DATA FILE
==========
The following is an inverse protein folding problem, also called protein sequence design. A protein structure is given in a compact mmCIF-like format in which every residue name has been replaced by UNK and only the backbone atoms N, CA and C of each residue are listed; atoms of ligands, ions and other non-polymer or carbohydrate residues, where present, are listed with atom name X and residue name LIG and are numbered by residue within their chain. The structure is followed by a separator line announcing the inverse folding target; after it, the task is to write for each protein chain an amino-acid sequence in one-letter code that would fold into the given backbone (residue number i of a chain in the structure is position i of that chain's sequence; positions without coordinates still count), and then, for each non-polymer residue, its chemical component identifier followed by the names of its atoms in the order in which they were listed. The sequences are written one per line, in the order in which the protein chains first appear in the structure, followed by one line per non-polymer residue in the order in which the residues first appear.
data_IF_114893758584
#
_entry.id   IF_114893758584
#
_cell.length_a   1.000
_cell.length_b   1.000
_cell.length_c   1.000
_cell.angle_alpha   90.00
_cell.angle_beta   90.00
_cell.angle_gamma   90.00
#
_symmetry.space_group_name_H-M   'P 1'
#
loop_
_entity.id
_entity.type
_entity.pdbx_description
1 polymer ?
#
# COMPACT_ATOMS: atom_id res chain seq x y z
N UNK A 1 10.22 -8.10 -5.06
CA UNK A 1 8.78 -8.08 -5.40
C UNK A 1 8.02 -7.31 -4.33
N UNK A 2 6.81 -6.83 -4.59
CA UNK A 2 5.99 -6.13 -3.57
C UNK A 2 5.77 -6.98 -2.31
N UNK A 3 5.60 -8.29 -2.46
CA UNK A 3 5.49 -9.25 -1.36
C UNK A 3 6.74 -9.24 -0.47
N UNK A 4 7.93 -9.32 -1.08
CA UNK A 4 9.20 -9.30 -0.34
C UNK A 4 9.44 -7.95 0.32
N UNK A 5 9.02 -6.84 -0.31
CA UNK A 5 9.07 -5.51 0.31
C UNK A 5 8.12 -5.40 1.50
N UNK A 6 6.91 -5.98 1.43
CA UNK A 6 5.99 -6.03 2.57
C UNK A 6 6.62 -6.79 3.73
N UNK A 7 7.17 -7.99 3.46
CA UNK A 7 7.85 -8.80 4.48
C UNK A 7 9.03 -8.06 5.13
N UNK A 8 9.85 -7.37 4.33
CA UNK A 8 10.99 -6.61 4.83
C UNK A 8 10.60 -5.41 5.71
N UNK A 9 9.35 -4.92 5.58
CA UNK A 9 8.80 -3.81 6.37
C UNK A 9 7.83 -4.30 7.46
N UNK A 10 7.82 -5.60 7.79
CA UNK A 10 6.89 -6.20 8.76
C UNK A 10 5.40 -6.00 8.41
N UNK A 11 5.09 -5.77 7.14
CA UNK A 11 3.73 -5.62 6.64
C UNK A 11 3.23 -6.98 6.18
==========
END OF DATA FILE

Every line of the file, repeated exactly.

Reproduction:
The following is an inverse protein folding problem, also called protein sequence design. A protein structure is given in a compact mmCIF-like format in which every residue name has been replaced by UNK and only the backbone atoms N, CA and C of each residue are listed; atoms of ligands, ions and other non-polymer or carbohydrate residues, where present, are listed with atom name X and residue name LIG and are numbered by residue within their chain. The structure is followed by a separator line announcing the inverse folding target; after it, the task is to write for each protein chain an amino-acid sequence in one-letter code that would fold into the given backbone (residue number i of a chain in the structure is position i of that chain's sequence; positions without coordinates still count), and then, for each non-polymer residue, its chemical component identifier followed by the names of its atoms in the order in which they were listed. The sequences are written one per line, in the order in which the protein chains first appear in the structure, followed by one line per non-polymer residue in the order in which the residues first appear.
data_IF_114893758584
#
_entry.id   IF_114893758584
#
_cell.length_a   1.000
_cell.length_b   1.000
_cell.length_c   1.000
_cell.angle_alpha   90.00
_cell.angle_beta   90.00
_cell.angle_gamma   90.00
#
_symmetry.space_group_name_H-M   'P 1'
#
loop_
_entity.id
_entity.type
_entity.pdbx_description
1 polymer ?
#
# COMPACT_ATOMS: atom_id res chain seq x y z
N UNK A 1 10.22 -8.10 -5.06
CA UNK A 1 8.78 -8.08 -5.40
C UNK A 1 8.02 -7.31 -4.33
N UNK A 2 6.81 -6.83 -4.59
CA UNK A 2 5.99 -6.13 -3.57
C UNK A 2 5.77 -6.98 -2.31
N UNK A 3 5.60 -8.29 -2.46
CA UNK A 3 5.49 -9.25 -1.36
C UNK A 3 6.74 -9.24 -0.47
N UNK A 4 7.93 -9.32 -1.08
CA UNK A 4 9.20 -9.30 -0.34
C UNK A 4 9.44 -7.95 0.32
N UNK A 5 9.02 -6.84 -0.31
CA UNK A 5 9.07 -5.51 0.31
C UNK A 5 8.12 -5.40 1.50
N UNK A 6 6.91 -5.98 1.43
CA UNK A 6 5.99 -6.03 2.57
C UNK A 6 6.62 -6.79 3.73
N UNK A 7 7.17 -7.99 3.46
CA UNK A 7 7.85 -8.80 4.48
C UNK A 7 9.03 -8.06 5.13
N UNK A 8 9.85 -7.37 4.33
CA UNK A 8 10.99 -6.61 4.83
C UNK A 8 10.60 -5.41 5.71
N UNK A 9 9.35 -4.92 5.58
CA UNK A 9 8.80 -3.81 6.37
C UNK A 9 7.83 -4.30 7.46
N UNK A 10 7.82 -5.60 7.79
CA UNK A 10 6.89 -6.20 8.76
C UNK A 10 5.40 -6.00 8.41
N UNK A 11 5.09 -5.77 7.14
CA UNK A 11 3.73 -5.62 6.64
C UNK A 11 3.23 -6.98 6.18